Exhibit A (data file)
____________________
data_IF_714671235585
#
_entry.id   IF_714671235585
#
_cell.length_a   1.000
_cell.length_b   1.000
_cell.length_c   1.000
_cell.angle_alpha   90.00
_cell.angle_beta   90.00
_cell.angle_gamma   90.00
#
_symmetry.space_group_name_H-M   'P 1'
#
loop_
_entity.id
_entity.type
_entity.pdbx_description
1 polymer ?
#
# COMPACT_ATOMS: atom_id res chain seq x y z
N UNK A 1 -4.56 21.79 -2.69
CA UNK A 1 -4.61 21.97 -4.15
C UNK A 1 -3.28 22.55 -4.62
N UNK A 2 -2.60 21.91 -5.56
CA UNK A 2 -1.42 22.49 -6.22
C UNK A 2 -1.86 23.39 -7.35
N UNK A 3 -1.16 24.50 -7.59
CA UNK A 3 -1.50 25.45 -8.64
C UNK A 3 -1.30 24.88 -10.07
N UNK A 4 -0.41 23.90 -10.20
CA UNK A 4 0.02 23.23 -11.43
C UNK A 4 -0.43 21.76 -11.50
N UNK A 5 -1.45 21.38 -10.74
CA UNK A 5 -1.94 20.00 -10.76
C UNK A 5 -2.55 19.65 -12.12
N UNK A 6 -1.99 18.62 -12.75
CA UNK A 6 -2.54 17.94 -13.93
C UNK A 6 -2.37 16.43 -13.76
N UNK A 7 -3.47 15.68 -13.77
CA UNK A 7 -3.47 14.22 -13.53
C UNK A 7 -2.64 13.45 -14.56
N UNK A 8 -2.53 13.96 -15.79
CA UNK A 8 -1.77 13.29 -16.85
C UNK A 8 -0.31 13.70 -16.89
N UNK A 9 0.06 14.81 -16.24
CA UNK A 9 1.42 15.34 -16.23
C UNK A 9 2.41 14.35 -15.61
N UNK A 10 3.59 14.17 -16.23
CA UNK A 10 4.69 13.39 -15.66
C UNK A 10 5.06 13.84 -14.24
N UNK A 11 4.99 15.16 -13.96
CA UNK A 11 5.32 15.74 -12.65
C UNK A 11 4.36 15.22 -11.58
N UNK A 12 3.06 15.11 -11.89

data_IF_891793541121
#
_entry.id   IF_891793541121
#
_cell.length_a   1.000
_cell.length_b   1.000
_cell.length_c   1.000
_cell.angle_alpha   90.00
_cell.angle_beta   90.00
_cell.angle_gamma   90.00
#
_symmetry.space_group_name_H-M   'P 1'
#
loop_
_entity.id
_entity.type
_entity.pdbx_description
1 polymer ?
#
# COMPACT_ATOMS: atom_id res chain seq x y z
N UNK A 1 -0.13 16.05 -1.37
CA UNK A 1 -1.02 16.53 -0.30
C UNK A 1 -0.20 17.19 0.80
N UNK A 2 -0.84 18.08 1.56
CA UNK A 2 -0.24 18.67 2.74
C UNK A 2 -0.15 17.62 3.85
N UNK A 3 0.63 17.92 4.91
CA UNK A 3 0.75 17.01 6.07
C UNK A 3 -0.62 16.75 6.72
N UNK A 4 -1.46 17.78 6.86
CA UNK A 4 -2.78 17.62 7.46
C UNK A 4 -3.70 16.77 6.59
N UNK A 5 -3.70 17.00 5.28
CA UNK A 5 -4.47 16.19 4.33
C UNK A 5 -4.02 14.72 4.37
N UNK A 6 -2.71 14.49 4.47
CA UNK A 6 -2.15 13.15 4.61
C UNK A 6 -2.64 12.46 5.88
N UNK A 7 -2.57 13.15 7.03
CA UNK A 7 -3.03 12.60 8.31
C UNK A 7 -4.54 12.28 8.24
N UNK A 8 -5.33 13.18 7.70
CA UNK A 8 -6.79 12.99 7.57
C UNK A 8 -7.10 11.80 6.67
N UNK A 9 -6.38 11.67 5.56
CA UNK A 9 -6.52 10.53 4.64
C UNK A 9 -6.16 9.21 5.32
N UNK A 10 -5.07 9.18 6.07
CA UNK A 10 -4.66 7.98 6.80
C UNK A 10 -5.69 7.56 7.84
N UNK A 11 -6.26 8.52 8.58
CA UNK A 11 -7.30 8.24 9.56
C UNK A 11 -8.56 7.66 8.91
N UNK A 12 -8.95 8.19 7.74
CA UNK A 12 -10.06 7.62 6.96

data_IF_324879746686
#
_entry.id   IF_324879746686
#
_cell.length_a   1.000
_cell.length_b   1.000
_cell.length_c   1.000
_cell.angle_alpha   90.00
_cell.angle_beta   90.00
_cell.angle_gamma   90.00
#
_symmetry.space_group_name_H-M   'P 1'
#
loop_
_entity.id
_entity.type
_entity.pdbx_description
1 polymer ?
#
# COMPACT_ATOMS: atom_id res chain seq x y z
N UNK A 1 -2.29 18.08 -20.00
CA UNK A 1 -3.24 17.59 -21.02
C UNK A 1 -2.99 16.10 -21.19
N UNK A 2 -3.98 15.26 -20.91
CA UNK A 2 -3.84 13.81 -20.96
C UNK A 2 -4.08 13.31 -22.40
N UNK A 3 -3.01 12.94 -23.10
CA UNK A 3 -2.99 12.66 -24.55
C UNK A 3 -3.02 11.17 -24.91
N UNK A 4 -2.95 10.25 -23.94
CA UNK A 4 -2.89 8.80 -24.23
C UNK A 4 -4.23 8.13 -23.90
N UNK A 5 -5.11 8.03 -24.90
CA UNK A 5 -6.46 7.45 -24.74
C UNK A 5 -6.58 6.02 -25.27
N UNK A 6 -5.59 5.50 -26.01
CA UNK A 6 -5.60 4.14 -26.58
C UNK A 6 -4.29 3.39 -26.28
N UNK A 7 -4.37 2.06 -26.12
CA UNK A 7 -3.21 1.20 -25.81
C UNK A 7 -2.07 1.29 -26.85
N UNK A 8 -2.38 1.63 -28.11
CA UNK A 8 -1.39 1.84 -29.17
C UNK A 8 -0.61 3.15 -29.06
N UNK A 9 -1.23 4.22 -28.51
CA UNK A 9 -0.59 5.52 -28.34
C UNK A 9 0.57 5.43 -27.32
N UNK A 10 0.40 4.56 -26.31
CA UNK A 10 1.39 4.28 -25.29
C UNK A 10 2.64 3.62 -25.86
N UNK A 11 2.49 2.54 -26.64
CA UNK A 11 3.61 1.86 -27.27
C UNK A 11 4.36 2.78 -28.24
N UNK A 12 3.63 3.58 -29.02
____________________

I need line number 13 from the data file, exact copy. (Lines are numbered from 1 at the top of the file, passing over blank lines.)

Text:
#